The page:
Organ donation campaigns should focus on feelings rather than facts to attract people who have strong emotional barriers towards donation, according to a study.
The findings of research carried out by Stirling University show that one in 10 people could opt out of a system that aims to increase donation by presuming consent.
Legislation was tabled at Holyrood earlier this year to shift Scotland to an “opt-out” system for organ donation.
The proposed system would mean assuming an adult is in favour of donation unless they have stated otherwise.
However, the study highlighted a number of people have strong emotional barriers towards organ donation.
An opt-out system has been in place in Wales since 2015 and there are plans to introduce a similar scheme in England by 2020.
The study indicated campaigns for promoting organ donation focusing on facts could be less effective than those targeting feelings and emotions around the topic.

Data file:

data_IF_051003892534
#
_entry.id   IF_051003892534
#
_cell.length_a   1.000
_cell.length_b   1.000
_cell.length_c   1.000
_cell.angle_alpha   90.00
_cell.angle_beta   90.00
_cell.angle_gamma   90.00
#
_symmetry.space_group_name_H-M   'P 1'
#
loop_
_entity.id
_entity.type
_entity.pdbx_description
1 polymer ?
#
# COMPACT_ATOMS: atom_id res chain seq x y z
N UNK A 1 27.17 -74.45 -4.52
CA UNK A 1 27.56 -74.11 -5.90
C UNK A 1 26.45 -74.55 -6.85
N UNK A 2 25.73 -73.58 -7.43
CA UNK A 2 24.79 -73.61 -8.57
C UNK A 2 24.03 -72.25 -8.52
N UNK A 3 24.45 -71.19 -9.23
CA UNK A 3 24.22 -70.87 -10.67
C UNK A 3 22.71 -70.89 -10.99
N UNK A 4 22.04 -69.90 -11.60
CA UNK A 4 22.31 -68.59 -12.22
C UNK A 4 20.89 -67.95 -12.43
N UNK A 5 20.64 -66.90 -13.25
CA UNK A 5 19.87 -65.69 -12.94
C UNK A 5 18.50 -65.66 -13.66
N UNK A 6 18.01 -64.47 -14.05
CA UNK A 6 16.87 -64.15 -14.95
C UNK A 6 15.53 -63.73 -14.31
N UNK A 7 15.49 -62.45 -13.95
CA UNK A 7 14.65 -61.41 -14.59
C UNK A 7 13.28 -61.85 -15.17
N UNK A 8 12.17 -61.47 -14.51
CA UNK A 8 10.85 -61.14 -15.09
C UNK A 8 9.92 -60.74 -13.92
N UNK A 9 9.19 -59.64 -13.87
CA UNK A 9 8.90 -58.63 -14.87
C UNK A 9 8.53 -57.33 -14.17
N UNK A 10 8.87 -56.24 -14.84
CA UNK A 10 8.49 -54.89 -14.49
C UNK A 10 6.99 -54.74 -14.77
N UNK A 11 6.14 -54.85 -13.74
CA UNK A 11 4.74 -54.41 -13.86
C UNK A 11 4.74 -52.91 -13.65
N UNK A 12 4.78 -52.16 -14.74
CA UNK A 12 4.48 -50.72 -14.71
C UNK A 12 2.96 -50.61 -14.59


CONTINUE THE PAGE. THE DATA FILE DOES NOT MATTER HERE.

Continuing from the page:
Jordan Miller co-wroted the study with Prof Ronan O’Carroll and Dr Sinead Currie, health psychologists at the faculty of natural sciences.
She said: “We found that participants who plan to opt out of the proposed system reported heightened emotional barriers towards organ donation.
“Concerns that organ donation would violate the physical integrity of the body was a particularly important barrier in this group.
“Our study considered a myth-busting strategy currently employed by the NHS – and used by other healthcare providers worldwide – where myths and misconceptions about organ donation are corrected with factual information. We found this approach had no effect on increasing donor intentions in those planning to opt out.”
Almost half of the Scottish population (45 percent) has signed up for the organ donor card scheme, requiring people to opt in to the system in order to donate.
Researchers surveyed 1,202 people in the UK on their intentions under the proposed system and found nearly 10 per cent plan to opt out, or are unsure of their decision.